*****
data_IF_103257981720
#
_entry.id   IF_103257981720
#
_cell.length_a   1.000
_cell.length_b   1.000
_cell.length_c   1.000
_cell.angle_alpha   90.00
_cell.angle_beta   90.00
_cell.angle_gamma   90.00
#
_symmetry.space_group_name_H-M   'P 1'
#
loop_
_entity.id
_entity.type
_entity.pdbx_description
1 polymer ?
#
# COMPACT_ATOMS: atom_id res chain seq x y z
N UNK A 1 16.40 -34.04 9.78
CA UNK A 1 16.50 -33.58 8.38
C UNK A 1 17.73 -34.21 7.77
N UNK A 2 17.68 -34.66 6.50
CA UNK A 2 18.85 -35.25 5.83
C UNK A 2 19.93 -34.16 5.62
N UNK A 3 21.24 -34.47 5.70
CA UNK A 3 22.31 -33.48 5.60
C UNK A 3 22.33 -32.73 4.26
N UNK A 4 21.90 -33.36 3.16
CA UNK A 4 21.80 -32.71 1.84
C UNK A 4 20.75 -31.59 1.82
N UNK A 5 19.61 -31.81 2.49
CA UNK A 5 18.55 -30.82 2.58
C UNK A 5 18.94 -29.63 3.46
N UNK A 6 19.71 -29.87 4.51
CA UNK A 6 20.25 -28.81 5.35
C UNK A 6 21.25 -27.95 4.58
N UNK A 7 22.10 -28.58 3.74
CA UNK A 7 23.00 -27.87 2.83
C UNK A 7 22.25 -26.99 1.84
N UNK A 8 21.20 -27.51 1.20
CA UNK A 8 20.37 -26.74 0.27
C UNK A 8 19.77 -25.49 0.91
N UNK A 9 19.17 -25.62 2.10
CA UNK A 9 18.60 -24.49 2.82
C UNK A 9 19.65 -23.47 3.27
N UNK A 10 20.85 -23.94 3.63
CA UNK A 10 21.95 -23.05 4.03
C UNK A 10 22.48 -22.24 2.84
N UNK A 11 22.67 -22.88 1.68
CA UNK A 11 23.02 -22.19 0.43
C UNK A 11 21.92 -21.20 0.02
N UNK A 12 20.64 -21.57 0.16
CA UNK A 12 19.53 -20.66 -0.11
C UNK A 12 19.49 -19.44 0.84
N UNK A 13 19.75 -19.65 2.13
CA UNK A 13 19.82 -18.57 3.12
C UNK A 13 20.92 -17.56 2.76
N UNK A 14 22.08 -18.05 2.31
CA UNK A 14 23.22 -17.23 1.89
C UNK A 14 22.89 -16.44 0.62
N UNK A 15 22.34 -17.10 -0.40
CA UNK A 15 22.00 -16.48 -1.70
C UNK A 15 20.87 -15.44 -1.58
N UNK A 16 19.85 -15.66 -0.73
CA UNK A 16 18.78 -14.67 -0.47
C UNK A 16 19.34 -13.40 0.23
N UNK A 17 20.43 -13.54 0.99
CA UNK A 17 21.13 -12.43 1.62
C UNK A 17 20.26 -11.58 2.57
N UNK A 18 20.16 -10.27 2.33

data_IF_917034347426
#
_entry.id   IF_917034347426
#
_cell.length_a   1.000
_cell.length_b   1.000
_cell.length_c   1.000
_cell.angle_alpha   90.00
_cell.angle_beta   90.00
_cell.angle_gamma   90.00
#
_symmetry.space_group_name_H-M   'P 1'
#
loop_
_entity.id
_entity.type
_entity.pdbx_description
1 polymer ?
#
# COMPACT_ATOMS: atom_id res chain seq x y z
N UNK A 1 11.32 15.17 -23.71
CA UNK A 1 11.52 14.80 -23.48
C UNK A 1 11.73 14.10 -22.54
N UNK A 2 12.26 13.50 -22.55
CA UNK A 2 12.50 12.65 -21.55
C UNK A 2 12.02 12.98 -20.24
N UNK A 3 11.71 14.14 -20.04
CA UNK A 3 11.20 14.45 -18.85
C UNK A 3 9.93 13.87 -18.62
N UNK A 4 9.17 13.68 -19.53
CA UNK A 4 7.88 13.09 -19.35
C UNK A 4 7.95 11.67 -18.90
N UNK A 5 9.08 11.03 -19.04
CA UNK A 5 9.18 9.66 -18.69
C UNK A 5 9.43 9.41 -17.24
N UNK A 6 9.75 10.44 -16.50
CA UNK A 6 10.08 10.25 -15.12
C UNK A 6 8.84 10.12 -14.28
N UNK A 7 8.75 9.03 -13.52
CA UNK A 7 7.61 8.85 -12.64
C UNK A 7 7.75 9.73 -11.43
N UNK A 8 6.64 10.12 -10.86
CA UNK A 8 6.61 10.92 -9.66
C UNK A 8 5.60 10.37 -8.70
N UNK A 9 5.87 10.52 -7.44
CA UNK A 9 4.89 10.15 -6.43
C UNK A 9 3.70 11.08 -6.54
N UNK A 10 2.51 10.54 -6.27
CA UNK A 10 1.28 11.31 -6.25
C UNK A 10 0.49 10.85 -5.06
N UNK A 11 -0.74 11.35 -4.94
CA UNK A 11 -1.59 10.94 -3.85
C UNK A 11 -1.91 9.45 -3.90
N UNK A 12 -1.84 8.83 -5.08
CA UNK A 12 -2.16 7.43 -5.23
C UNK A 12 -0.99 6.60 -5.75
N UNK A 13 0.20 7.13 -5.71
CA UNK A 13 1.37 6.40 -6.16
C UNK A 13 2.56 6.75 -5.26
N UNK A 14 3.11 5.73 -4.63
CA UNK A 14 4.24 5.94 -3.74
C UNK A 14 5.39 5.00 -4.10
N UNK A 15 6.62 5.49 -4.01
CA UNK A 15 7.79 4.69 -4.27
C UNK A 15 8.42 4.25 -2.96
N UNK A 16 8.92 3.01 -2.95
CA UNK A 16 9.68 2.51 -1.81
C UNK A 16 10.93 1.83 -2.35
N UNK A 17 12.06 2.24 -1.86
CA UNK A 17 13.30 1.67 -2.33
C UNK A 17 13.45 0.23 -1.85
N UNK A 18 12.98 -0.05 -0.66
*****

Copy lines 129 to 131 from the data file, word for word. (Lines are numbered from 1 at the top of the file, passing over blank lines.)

N UNK A 13 0.20 7.13 -5.71
CA UNK A 13 1.37 6.40 -6.16
C UNK A 13 2.56 6.75 -5.26